Vancouver’s two-tier transportation system

Item date: 
April 20, 2012
Item context: 

Martin Collier was interviewed for this article as was UBC professor and Transport Futures advisor Robin Lindsey.  We only found out afterwards that this happened!... and the journalist may not have realized that Robin has spoken at several Transport Futures conferences.   He'll be speaking for the fourth time at the Goods Movement and Mobility Pricing Forum on May 31, 2012.

By CLAUDIA KWAN

With one toll already in place, another on the way for the Port Mann Bridge, and others being discussed as ways
to pay for infrastructure, socioeconomic impact needs to become part of the conversation about driving in Greater Vancouver.

Or so say people like Ernie Crey, a longtime First Nations activist and advisor to the Sto:lo Tribal Council:
“Without a doubt the pending and existing tolls will and are affecting low income folks,” he writes via email... Now that the Albion Ferry is no longer in service, a visit to band members on the other side of the river necessitates taking the Golden Ears Bridge or driving the long way over the Abbotsford Mission Highway—both of which mean extra expense.

Daryl Dela Cruz... the founder of the SkyTrain for Surrey Initiative says the problem is that there aren’t many alternatives for commuters from Surrey other than the Golden Ears and the Port Mann bridges. Concerns have been raised about the aging Pattullo’s ability to handle increased congestion, and transit expansion projects south of the Fraser are now on hold because of a TransLink budget crunch.

“User pay is a reasonable basis [to pay for the new spans],” he says. “I also think there should be optimized payments where commercial traffic pays more, and there should be some option for some kind of exemption based on income.”

UBC Professor Robin Lindsey, who specializes in transportation and logistics, believes the best option involves flexible pricing of road tolls. “Tolls should vary by time of day and the type of vehicle involved (dynamic pricing). A larger vehicle involves greater wear and tear on a road and more pollution—there’s a greater cost associated with that. Travelers driving in peak times are not unlike first class passengers on a plane; they should pay more for a more valuable commodity. It can be seen as a market.”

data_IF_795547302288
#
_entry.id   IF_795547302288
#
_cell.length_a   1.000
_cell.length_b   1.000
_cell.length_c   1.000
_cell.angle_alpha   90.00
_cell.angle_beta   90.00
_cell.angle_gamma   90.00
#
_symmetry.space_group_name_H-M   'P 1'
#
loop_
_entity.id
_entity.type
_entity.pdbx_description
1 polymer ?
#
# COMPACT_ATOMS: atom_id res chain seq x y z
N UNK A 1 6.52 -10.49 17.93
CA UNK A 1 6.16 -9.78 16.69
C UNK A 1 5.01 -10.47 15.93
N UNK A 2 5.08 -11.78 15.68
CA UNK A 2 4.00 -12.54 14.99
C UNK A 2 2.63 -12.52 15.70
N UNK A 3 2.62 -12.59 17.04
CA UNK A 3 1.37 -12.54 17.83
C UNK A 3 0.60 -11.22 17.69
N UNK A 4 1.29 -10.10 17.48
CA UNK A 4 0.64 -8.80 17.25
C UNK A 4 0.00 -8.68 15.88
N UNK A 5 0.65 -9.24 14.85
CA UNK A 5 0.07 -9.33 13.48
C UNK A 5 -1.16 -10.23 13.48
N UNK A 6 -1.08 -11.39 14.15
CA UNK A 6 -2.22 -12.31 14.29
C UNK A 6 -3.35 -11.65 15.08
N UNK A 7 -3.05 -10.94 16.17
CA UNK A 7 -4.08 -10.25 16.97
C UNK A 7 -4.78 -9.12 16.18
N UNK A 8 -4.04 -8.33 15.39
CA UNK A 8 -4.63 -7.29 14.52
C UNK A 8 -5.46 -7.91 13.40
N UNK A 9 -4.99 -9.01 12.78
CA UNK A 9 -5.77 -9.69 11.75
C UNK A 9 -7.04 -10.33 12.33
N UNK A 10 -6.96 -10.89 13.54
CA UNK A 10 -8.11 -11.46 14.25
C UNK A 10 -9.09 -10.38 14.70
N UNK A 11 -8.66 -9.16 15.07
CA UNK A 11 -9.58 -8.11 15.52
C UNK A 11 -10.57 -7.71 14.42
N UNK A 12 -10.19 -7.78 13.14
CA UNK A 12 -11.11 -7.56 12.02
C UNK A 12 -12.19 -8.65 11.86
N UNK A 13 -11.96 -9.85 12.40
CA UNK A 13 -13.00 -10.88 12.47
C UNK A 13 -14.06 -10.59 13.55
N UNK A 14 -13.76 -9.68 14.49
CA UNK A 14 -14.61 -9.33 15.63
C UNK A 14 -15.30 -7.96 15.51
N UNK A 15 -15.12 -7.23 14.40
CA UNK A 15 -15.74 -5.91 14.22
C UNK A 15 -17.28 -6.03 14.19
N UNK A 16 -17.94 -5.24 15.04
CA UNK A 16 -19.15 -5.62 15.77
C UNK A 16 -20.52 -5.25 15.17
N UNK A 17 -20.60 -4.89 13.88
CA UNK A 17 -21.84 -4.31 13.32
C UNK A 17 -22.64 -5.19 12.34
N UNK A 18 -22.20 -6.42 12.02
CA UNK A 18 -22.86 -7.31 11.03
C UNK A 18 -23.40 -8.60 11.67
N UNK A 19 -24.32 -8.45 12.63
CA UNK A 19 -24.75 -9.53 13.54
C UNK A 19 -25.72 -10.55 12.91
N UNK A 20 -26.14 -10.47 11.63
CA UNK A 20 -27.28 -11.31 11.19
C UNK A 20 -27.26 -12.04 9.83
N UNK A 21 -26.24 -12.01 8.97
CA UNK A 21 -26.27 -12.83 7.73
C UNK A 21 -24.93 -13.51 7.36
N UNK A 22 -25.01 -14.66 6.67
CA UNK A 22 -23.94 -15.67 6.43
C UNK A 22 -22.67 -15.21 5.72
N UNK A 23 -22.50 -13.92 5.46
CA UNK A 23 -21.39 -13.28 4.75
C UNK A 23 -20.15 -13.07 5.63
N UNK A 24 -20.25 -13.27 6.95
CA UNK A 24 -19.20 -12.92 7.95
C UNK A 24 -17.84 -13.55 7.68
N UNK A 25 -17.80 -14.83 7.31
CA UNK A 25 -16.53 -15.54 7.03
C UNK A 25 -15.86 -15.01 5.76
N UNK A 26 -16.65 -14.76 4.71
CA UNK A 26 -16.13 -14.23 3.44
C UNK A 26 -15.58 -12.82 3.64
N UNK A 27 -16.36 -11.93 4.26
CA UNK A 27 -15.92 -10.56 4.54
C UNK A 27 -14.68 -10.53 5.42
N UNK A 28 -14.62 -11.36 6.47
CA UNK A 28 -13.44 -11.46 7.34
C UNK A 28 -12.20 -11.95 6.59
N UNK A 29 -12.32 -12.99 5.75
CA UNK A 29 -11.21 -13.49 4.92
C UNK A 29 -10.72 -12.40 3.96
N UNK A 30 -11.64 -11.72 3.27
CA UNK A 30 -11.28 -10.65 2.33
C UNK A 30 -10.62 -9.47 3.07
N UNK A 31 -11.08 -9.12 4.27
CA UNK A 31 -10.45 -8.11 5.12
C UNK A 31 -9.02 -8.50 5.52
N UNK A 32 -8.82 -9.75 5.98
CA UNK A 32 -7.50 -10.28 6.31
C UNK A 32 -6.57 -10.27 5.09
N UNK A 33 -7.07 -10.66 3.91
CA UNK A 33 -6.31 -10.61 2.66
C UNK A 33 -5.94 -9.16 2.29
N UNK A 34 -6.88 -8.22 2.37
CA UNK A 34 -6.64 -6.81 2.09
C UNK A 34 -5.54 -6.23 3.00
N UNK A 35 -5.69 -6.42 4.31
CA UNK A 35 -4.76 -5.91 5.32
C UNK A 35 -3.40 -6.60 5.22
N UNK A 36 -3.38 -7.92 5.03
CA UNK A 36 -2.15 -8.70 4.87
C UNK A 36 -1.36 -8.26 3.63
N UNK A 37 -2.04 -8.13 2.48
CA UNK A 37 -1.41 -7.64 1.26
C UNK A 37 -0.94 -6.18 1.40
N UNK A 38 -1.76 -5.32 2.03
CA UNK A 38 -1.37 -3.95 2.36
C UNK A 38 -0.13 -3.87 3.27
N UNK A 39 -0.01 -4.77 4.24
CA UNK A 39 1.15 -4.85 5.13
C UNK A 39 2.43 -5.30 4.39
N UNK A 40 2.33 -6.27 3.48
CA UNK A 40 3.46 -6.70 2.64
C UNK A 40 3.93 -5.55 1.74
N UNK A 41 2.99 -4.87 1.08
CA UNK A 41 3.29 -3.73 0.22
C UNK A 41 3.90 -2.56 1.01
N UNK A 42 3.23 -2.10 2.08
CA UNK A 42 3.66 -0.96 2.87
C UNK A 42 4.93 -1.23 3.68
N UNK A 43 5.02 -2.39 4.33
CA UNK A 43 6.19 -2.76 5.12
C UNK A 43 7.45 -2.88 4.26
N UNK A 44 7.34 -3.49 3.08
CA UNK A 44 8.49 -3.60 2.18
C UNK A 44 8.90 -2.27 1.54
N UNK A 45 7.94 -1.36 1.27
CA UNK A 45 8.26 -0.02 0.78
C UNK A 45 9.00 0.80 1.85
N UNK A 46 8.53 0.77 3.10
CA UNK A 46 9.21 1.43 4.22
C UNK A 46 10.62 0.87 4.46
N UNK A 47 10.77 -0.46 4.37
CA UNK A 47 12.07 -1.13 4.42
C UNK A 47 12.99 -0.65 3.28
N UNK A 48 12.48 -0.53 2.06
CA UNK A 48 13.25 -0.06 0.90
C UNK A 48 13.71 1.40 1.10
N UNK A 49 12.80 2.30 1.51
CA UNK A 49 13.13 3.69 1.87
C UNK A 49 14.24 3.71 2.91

However, Lindsey says the issue of drivers and income disparity should not be addressed in the tolling system; he argues that that is what the income tax system is for. He also believes that a regional approach is required to assess the effects of tolling—seeing where traffic congestion is being pushed, as well as analyzing benefits and costs to different areas.

For instance, he says Vancouver may benefit from decreased congestion, with drivers from Surrey shouldering most of the burden from the tolls—that imbalance may need to be fixed in the long term. Finally, he says commercial traffic is in some ways price insensitive. In addition to extra expenses simply being passed on the public, there may be too many decision makers at many different levels within a company. That obscures the impact of decisions around paying for tolls.

Ontario-based transportation planner Martin Collier of Transport Futures says most people still aren’t aware of the costs associated with driving: “People think of the roads as ‘free’, but the land is worth a huge amount of money. Maintenance—like plowing and paving—is covered through property taxes, so people don’t see what that costs either. Introducing dynamic pricing makes people realize what things truly cost—it’s like watching a taxi meter running. That’s when people start making decisions differently.”

Ultimately, he would like to see some form of tolling on all roads, to decrease overall traffic congestion. Collier says, in addition to
achieving sustainability goals, there would be social benefits around reduced collisions, commercial traffic would move more smoothly, and it would be possible to devote government funds to projects other than building more roads.

In the short term, he says governments could introduce exemptions for some drivers, such as those who require vehicles to accommodate a disability. However, he warns that could open up a floodgate of groups applying to get out of paying tolls. Collier also agrees with Lindsey that the income tax system remains the best way to tackle income disparity for drivers. For instance, lower income groups could be given some form of income tax credit on transportation, while transportation cost write offs could potentially be removed for those making more money.

In the meantime, Collier advances the provocative argument that there is already a two-tier road system in place. He says studies show middle class and wealthy men drive the furthest and pay the least per kilometre driven, with the greatest access to road space. He says the only way to make the system more fair is to clearly demonstrate the incentives involved in getting out of the car once and for all.

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